I Have To Prove It Every Day

Another one of my classic TransGriot posts for your Feministe reading pleasure.

There was a recent Battlestar Galactica episode in which Sharon and her husband Helo were discussing some issues. During the conversation Helo remarked that to him his Cylon wife was always human. She countered that to the rest of the fleet she has to prove that every day.

I feel her on that.

There are times during this gender journey that I feel like Sharon. No matter how fly I look, how smart I am, how many awards I garner, how good a job I do and how many times my genetic girlfriends, supportive family members and classmates that are still in my life tell me that I am what I’ve known I was supposed to be, I still feel like Sharon in the fact that I have to prove my womanhood every day.

Sometimes that can get to be a pain in the ass.

Yeah, I’ll admit that there are some days that I wish that I’d been born female from jump and get to experience everything about it. Usually the transmen I know will tell me otherwise and extol how happy they are to escape cramps, bloating, the cycle, et cetera. Even my girlfriends will tell me they consider me the lucky one. I’ll sometimes respond with the comment that no one questions your femininity nor do you have to think about it on a regular basis. However, I do share one aspect of it with my genetic sisters. I now have a heightened risk for breast cancer and have to do mammograms and regular breast exams.

But as philosopher Simone de Beauvoir once stated, ‘Great women are made, not born.’

I may have only been female externally for thirteen years, but in a sense I’ve been prepping for this point in my life for a long time. My goal is to be the best woman I can be despite being born in a male body. To me that means observing the great examples of positive women in my own family, my feminine role models famous and not-so-famous (which I’m profiling in my Women I Admire posts) and incorporating their best qualities into my own life.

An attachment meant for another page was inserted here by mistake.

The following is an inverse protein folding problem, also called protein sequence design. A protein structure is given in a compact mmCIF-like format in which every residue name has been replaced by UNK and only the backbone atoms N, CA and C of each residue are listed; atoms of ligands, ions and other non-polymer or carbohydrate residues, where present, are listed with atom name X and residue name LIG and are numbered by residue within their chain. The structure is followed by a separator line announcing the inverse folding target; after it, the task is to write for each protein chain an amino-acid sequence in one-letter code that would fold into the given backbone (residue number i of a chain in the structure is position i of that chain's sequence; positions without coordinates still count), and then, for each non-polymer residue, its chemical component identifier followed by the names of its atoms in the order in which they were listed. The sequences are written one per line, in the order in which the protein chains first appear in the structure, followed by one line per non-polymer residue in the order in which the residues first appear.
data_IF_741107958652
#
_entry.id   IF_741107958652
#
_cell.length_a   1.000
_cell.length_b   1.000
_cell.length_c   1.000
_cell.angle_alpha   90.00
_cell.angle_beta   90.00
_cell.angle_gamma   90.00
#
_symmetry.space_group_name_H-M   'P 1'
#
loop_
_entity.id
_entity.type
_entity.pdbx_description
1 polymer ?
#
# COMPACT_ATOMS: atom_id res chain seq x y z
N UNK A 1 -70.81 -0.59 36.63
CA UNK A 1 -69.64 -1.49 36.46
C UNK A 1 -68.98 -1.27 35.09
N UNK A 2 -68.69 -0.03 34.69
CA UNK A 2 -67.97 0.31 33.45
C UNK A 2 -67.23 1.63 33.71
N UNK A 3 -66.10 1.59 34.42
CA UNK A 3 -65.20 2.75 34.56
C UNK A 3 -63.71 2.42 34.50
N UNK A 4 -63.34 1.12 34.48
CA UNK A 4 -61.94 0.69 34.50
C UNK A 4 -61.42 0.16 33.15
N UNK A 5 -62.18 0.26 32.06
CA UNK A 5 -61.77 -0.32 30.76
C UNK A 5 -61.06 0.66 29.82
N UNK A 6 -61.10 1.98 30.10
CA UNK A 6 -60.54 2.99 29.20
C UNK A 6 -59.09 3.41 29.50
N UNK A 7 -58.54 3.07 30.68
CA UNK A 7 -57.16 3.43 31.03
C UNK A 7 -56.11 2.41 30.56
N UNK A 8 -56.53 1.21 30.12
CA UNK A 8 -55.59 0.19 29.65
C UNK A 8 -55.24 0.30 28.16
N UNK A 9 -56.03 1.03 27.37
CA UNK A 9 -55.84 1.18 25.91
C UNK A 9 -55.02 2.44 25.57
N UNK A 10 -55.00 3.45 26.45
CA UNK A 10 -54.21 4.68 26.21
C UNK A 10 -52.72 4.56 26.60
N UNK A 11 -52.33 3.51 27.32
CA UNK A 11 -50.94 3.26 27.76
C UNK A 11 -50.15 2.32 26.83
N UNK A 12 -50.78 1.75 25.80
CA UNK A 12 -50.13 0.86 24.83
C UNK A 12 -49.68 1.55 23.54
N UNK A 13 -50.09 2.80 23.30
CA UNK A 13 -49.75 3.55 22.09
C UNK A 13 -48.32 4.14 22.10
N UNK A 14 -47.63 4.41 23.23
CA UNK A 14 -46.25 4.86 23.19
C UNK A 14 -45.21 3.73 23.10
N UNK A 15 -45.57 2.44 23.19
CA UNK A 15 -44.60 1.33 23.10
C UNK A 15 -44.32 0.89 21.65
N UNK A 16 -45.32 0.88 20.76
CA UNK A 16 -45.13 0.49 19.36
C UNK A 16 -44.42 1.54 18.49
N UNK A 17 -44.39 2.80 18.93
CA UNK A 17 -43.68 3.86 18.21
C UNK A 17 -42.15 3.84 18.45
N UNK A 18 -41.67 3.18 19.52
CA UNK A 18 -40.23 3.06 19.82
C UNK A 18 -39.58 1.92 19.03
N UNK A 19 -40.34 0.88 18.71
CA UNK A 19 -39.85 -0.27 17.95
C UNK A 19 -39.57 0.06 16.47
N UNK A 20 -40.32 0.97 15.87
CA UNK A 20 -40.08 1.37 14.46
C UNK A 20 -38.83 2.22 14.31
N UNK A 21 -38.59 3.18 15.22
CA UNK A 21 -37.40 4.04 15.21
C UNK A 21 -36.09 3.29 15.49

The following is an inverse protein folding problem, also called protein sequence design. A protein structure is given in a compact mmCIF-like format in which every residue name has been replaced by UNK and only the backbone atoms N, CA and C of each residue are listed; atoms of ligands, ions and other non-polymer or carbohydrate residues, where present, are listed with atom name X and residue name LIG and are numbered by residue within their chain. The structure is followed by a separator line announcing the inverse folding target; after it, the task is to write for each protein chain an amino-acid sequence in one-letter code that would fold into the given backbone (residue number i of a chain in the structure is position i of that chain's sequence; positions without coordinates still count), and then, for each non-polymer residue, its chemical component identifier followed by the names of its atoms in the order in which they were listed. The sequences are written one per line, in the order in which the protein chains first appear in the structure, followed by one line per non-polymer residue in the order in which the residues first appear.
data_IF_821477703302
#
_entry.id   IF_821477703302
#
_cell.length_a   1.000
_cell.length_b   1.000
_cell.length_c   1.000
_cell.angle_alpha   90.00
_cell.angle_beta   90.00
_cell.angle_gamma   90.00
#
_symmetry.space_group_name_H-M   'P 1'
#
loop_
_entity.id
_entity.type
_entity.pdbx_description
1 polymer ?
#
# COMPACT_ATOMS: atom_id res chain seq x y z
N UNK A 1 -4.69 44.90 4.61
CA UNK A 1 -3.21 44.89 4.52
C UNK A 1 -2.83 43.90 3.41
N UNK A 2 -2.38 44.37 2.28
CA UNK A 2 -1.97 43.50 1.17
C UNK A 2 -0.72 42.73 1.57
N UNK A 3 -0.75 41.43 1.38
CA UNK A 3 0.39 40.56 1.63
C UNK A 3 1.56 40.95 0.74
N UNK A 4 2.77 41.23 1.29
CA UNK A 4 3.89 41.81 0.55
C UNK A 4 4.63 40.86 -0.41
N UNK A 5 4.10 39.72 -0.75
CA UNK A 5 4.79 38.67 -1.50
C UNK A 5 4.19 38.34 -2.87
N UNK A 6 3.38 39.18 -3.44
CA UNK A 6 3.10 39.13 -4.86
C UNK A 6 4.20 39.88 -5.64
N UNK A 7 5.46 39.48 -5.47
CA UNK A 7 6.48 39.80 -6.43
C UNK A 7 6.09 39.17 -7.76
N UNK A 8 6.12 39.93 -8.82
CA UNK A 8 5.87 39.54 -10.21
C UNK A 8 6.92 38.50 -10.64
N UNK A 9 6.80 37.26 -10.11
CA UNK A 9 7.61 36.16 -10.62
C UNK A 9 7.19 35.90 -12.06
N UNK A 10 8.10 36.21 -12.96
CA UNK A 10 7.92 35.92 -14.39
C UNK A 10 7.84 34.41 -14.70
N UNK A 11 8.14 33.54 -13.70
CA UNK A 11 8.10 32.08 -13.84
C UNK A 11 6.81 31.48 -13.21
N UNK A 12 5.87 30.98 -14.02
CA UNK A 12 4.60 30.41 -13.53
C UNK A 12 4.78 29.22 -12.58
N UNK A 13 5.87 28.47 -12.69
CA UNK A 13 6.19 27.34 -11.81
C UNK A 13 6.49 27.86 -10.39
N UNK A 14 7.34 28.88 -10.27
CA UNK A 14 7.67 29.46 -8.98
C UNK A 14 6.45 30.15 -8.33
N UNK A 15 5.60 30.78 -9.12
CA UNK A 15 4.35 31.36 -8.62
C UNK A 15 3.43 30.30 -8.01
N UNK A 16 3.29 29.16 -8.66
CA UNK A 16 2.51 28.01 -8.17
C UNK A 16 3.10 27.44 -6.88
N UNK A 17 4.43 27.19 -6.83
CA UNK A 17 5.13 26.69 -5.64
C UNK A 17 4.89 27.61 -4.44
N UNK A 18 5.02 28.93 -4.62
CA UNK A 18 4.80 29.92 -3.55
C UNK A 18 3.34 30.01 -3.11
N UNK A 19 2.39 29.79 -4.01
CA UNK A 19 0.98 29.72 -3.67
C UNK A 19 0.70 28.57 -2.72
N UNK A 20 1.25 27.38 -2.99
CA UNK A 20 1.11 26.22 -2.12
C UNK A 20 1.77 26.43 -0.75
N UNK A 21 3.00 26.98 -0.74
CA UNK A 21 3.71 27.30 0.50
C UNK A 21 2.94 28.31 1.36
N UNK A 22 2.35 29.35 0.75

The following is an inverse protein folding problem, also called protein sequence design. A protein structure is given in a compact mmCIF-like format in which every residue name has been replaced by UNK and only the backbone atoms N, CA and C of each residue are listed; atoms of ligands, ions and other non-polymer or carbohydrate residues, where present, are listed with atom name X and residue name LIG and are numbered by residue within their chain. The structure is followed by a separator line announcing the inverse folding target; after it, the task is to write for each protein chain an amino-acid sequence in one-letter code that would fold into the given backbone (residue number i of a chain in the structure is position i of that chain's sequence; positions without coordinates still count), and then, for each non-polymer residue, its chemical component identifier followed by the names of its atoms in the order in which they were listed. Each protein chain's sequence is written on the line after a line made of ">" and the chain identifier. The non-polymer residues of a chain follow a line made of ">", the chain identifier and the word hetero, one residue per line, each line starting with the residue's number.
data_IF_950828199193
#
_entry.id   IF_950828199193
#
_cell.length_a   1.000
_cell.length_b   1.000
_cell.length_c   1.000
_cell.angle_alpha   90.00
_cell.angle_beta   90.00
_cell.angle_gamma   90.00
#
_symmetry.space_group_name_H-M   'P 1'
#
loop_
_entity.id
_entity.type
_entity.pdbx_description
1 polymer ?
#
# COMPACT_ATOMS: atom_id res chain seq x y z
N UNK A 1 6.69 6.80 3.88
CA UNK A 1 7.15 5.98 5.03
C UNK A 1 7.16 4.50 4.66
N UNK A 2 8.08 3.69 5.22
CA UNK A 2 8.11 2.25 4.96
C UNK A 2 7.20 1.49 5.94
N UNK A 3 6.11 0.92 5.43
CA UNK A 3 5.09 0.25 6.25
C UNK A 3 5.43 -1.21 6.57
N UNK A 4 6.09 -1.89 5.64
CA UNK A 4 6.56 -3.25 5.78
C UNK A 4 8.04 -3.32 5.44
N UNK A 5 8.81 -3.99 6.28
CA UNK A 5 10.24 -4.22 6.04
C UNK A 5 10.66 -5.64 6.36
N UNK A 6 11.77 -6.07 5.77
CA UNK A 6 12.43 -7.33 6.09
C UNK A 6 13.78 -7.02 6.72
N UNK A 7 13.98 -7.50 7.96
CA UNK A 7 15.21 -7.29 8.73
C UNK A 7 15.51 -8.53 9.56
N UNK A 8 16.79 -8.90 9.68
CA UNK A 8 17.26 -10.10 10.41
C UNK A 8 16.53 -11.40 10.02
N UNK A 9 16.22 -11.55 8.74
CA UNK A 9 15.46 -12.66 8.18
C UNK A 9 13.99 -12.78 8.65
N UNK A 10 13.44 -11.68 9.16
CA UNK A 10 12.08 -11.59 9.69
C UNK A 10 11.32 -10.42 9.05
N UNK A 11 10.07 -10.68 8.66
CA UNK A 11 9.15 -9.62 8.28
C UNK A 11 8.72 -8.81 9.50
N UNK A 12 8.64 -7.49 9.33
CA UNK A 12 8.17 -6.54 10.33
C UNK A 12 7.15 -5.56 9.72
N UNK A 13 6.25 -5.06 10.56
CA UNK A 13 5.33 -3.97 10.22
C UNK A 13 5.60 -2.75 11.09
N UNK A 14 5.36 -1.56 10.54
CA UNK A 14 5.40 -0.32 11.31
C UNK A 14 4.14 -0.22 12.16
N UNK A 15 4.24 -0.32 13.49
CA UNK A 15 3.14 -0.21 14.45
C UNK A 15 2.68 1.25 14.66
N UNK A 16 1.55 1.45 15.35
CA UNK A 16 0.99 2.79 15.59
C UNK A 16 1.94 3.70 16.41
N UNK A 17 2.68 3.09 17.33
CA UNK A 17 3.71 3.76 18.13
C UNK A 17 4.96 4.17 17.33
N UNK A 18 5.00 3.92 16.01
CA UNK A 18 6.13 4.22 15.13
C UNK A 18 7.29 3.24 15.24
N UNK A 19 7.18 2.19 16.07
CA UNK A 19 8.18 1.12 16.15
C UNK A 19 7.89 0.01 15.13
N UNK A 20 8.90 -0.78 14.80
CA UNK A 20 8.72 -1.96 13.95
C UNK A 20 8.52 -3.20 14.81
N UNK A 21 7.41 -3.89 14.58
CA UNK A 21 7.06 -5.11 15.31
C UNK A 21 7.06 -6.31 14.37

blackwomen heroesOne thing I’m acutely aware of growing up in a family of historians is the great contributions that Black women have and continue to make to advance our people. Uplifting the race in terms of community service is a part of Black womanhood that I eagerly embrace. All the sisters that I’ve read about and witnessed doing positive things inspires me to step it up another level.

I’m cognizant of the fact that Black women are considered trendsetters in terms of fashion and their images. I’m considered a role model in the transgender community and have to pay attention to the image that I project to the outside world. Not a problem since I like fashionable clothes, get a manicure and pedicure every two weeks, hair is on point and I rarely leave the house without my face done. The fact that I have a fashionista diva as a roommate who will not hesitate to call me out along with my best girlfriends doesn’t hurt either.

With hormones, electrolysis, laser hair removal and surgery the physical part of transition is easy. The toughest part is the spiritual and emotional end of it. That part of the feminine journey doesn’t end until they close the coffin lid on you. Getting in tune with the spiritual and emotional side is a must and too many of my transsistahs ignore or are unaware of that aspect of womanhood.